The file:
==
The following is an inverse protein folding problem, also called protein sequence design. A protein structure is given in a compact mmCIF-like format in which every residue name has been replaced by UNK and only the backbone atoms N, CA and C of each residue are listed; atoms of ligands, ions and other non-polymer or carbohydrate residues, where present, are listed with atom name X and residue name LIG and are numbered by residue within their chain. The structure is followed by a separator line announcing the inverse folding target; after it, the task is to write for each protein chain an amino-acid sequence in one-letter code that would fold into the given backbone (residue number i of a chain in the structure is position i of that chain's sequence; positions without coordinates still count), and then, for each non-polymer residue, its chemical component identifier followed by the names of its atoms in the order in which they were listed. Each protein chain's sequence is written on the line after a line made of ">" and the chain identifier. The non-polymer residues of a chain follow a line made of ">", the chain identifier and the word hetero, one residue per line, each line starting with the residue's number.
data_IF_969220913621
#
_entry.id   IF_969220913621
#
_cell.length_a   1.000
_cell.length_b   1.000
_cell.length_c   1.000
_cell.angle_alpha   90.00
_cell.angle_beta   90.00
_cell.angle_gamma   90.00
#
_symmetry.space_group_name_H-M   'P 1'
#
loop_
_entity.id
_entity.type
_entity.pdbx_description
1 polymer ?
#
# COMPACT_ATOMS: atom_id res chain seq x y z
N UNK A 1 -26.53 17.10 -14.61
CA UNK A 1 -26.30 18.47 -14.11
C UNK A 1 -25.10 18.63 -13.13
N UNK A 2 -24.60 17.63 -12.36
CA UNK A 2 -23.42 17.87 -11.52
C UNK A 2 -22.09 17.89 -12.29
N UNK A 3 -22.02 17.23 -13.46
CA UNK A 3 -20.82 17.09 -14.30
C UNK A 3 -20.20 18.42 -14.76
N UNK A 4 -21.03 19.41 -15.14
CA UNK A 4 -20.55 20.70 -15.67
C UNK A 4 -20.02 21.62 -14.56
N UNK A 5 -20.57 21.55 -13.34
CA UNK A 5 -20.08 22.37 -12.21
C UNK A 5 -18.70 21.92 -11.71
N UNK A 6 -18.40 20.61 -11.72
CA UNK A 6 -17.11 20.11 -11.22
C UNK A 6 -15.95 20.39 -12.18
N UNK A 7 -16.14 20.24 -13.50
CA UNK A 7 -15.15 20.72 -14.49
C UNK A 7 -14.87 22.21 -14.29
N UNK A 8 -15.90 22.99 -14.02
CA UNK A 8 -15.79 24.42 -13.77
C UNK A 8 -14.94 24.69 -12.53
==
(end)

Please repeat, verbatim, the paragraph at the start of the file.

The following is an inverse protein folding problem, also called protein sequence design. A protein structure is given in a compact mmCIF-like format in which every residue name has been replaced by UNK and only the backbone atoms N, CA and C of each residue are listed; atoms of ligands, ions and other non-polymer or carbohydrate residues, where present, are listed with atom name X and residue name LIG and are numbered by residue within their chain. The structure is followed by a separator line announcing the inverse folding target; after it, the task is to write for each protein chain an amino-acid sequence in one-letter code that would fold into the given backbone (residue number i of a chain in the structure is position i of that chain's sequence; positions without coordinates still count), and then, for each non-polymer residue, its chemical component identifier followed by the names of its atoms in the order in which they were listed. Each protein chain's sequence is written on the line after a line made of ">" and the chain identifier. The non-polymer residues of a chain follow a line made of ">", the chain identifier and the word hetero, one residue per line, each line starting with the residue's number.